President Obama apologizes as Doctors Without Borders seeks probe of Afghan hospital bombing
President Obama apologizes as Doctors Without Borders seeks probe of Afghan hospital bombing

President Obama apologizes as ‘Doctors’ Without Borders seeks probe of Afghan hospital bombing

President Obama apologized Wednesday to the leader of Doctors Without Borders over the deadly U.S. bombing of a field hospital in Afghanistan, just a day after the White House stopped short of an apology by citing a lack of information about what led to the attack.

MSF’s president Dr Joanne Liu said she had recieved an apology over the attack on facility in the city of Kunduz that killed at least 22 people, including 12 MSF medics and 10 patients.

However, the charity wants a full, independent, investigation into the bombing.

She said: “We reiterate our ask that the U.S. government consent to an independent investigation led by the International Humanitarian Fact-Finding Commission to establish what happened in Kunduz, how it happened, and why it happened.”

President Obama telephoned Dr Liu to apologise for a deadly air strike on the aid group’s hospital which happened over the weekend.

White House spokesman Josh Earnest said the President said the investigation would “provide a transparent, thorough and objective accounting of the facts and circumstances of the incident”.

The White House will also make changes to stop similar incidents happening in the future.

Mr Earnest said: “There is no evidence that … I’ve seen or that anybody else has presented that indicate that this was anything other than a terrible, tragic accident.”

He added that the Pentagon’s investigation will look into the conduct of individuals involved in the attack as well as the rules of engagement.

Mr Obama also called Afghan President Ashraf Ghani to express condolences for the lives lost of patients and staff during the strike.

The President’s apology comes the day after the US military’s chief of operations in Afghanistam, General John F Campbell, admitted the bombing of the hospital was a mistake.

Speaking to a Senate committee, the General said: ” “The decision to provide airstrikes was a US decision, made within the US chain of command.

“The hospital was mistakenly struck. We would never intentionally target a protected medical facility.”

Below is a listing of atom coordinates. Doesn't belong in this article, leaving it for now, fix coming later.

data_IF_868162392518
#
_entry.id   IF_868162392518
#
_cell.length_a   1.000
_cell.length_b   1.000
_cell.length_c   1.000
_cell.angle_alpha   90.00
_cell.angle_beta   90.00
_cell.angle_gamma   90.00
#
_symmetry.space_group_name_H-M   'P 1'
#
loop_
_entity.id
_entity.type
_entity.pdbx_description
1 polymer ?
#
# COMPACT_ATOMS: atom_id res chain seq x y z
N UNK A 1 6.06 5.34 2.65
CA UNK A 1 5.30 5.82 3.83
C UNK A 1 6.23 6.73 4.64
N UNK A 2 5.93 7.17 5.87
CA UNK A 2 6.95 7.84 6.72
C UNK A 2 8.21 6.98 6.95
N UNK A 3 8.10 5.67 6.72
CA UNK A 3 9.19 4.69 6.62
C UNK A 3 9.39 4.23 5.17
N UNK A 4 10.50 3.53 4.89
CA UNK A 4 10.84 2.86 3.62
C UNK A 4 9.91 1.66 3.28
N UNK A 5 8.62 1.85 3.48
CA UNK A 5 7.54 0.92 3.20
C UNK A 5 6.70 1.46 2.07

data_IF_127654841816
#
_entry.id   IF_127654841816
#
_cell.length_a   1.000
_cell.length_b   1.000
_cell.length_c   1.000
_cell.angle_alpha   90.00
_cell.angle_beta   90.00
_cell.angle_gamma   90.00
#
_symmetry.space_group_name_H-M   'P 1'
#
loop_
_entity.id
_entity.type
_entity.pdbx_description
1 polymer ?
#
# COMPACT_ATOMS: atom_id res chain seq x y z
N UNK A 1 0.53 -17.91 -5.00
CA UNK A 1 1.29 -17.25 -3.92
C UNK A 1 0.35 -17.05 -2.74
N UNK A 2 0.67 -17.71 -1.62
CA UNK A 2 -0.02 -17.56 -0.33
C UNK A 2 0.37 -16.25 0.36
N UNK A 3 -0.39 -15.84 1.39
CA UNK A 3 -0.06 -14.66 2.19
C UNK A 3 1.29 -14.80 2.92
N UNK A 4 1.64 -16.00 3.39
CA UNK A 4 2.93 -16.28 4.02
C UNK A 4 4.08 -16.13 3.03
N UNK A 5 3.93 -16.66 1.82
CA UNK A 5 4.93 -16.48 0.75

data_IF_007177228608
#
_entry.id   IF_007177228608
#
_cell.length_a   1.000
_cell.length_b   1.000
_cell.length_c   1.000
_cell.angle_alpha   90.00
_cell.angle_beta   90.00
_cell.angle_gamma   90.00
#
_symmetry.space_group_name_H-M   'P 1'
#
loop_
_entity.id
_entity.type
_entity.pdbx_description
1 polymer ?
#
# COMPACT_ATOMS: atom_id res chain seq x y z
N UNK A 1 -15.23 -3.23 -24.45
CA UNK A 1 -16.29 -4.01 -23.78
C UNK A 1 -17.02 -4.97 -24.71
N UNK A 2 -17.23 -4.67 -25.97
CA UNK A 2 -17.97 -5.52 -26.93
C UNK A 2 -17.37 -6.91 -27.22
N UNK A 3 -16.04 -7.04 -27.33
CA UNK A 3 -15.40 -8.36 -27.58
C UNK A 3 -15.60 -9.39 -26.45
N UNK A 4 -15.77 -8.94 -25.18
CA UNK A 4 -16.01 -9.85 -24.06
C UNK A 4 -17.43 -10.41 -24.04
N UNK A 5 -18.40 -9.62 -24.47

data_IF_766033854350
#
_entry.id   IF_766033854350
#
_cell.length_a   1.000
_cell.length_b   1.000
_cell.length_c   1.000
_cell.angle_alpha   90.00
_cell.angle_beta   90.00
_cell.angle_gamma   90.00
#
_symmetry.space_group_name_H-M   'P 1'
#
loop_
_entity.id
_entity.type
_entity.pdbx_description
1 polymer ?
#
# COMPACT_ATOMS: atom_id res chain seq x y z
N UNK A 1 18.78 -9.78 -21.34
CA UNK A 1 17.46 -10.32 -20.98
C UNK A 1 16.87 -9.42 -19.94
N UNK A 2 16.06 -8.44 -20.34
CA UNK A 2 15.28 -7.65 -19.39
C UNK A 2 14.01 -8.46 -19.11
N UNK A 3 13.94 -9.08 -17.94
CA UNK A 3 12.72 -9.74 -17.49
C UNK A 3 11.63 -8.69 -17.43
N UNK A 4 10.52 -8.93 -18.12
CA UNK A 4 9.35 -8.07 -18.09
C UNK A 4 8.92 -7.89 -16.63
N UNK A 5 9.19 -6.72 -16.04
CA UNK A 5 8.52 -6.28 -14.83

The General said the attack had been requested by Afghan troops, after the US had been told there were terrorists nearby.

However, a spokesman for the Taliban said none of its fighters were killed in the attack.

The Taliban has been insurgent in the Kunduz region recently, with Afghan forces calling on the US to help them.

The United Nation’s (UN) human rights chief has described the strikes as “tragic, inexcusable and possibly even criminal”.

Zeid Ra’ad Al Hussein urged a full and transparent investigation into the attack.

He said: “This event is utterly tragic, inexcusable, and possibly even criminal.

“International and Afghan military planners have an obligation to respect and protect civilians at all times, and medical facilities and personnel are the object of a special protection. These obligations apply no matter whose air force is involved, and irrespective of the location.”

A spokesman for UN Secretary General Ban Ki Moon said: “The Secretary-General recalls that hospitals and medical personnel are explicitly protected under international humanitarian law.”

And Nicholas Haysom, the Secretary-General’s Special Representative for Afghanistan, said hospitals must never be attacked.

He said: “I reiterate my call on all parties to the conflict to respect and protect medical and humanitarian personnel and facilities.”

MSF said that US forces were repeatedly warned that the target was a hospital but continued with the strike anyway.

However, Afghanistan’s Interior Ministry said it asked American warplanes to bomb the building because there were “10 to 15 terrorists” hiding out inside.

The charity tweeted the “precise location” including the GPS co-ordinates of the hospital was communicated to both US and Afghan forces several times over the past few months, including as recently as last Tuesday.

It added: “Bombing continued for more than 30 minutes after American & Afghan military officials in Kabul & Washington first informed of proximity to hospital. We urgently seek clarity on exactly what took place & how this terrible event could have happened in #Kunduz. #Afghanistan.”


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